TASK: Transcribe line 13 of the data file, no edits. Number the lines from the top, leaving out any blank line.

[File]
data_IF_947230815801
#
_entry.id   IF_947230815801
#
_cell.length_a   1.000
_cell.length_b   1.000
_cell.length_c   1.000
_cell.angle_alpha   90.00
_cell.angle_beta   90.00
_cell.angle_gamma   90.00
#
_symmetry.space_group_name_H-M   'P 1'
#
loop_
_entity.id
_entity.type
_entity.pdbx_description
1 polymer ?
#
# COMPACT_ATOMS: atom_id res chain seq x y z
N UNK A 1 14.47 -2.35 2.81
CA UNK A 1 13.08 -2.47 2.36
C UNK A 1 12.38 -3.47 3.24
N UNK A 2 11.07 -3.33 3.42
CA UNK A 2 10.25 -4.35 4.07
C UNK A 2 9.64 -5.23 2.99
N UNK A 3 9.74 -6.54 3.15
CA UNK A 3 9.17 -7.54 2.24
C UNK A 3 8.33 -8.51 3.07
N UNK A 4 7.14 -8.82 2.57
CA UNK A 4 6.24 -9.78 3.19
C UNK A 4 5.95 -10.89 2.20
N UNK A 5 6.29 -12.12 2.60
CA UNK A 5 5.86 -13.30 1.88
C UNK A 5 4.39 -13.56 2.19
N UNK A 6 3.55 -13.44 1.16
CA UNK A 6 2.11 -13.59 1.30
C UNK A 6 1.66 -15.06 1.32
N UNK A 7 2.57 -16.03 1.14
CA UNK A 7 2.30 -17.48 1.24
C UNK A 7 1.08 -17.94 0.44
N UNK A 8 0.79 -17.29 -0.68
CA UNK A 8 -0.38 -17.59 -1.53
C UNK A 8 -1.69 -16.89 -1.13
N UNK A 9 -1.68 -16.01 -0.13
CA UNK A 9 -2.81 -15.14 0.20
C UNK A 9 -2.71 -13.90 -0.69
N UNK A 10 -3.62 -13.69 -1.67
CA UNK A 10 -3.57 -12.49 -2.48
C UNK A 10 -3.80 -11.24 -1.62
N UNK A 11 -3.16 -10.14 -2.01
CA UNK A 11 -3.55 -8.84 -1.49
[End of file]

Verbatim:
#